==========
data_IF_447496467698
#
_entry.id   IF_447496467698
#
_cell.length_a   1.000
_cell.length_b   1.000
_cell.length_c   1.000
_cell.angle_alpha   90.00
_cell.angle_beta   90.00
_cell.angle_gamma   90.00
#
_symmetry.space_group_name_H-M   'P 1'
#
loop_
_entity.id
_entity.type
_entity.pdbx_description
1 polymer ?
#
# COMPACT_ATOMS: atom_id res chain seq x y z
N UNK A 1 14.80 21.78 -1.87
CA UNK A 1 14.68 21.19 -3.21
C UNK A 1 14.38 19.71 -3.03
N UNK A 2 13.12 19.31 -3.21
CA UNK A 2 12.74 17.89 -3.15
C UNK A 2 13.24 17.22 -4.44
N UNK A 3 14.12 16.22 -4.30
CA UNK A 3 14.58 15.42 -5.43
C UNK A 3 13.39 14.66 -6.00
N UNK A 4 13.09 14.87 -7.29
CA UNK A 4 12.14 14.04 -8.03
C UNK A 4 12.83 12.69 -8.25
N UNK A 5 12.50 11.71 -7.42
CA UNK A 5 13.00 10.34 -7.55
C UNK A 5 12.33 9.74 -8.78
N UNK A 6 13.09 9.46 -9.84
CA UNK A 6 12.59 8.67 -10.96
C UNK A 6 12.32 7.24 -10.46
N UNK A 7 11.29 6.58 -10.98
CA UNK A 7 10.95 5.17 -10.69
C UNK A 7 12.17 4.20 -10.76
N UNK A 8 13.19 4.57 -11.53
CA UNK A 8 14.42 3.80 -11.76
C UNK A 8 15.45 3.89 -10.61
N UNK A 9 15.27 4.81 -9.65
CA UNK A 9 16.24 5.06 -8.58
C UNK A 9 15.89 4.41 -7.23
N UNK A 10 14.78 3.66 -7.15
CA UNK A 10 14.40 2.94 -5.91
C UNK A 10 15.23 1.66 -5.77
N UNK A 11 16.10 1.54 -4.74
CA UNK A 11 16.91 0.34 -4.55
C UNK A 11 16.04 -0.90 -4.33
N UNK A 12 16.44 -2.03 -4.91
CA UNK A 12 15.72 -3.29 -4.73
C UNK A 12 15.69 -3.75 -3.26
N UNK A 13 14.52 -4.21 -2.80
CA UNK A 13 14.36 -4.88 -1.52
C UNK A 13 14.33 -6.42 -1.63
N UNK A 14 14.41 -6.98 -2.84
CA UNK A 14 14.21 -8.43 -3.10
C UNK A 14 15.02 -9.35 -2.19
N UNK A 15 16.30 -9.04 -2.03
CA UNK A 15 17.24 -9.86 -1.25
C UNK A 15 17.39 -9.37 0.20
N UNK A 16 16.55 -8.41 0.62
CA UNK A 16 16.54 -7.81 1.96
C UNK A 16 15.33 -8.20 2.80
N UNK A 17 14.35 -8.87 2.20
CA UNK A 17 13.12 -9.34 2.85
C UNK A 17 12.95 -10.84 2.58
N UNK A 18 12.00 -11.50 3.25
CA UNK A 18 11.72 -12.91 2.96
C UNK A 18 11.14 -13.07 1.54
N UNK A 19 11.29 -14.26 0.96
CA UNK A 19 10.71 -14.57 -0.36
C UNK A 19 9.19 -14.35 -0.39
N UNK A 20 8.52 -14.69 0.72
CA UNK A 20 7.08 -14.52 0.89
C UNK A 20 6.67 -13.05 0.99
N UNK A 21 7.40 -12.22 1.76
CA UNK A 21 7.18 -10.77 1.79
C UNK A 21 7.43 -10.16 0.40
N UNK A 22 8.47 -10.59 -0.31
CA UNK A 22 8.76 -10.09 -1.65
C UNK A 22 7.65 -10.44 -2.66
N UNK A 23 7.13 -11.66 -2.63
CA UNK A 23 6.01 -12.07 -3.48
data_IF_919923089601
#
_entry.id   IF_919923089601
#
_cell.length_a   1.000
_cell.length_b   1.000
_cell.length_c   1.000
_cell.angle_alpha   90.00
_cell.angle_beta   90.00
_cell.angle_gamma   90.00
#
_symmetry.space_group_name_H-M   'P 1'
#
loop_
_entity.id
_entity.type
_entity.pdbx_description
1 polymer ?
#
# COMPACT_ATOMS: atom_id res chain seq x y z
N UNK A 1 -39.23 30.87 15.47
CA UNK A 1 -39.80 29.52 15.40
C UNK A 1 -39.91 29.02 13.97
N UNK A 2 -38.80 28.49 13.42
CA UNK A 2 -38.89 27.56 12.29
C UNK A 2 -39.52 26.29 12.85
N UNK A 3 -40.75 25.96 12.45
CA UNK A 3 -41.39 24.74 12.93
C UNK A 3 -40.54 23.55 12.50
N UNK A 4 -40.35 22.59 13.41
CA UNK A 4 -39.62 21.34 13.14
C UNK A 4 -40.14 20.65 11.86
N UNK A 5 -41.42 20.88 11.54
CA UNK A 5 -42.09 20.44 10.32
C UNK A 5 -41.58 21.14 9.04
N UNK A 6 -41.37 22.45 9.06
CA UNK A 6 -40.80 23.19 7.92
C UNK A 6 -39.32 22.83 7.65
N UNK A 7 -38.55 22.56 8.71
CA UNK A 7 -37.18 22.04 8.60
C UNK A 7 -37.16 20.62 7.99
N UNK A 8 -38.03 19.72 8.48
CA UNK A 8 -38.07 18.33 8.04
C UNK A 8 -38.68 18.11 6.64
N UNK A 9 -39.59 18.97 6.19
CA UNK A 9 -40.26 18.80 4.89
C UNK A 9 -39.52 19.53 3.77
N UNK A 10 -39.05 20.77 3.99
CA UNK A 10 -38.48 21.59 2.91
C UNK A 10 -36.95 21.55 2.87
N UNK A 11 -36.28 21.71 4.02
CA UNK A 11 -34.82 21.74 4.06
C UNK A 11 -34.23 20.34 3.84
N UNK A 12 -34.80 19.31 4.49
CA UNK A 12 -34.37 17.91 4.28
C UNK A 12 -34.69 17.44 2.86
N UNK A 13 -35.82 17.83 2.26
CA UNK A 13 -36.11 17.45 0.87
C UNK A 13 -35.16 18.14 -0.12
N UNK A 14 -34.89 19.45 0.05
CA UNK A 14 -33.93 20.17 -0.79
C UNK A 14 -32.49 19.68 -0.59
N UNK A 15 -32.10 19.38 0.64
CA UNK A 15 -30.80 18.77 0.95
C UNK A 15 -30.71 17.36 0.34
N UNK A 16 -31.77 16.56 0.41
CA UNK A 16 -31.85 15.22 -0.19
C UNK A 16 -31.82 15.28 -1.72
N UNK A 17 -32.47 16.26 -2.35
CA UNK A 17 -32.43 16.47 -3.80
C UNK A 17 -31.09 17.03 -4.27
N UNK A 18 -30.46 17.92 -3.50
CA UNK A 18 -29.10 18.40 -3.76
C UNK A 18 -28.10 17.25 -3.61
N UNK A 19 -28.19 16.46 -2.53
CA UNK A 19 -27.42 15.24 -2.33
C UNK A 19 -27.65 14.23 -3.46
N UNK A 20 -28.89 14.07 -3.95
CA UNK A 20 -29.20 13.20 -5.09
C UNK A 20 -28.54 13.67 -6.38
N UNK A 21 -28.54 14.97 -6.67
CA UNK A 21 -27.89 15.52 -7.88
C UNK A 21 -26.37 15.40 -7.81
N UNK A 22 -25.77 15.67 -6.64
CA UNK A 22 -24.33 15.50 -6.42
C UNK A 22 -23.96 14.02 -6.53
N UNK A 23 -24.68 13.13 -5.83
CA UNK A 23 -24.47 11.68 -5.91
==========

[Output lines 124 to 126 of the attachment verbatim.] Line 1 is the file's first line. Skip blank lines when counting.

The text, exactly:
N UNK A 6 -41.37 22.45 9.06
CA UNK A 6 -40.80 23.19 7.92
C UNK A 6 -39.32 22.83 7.65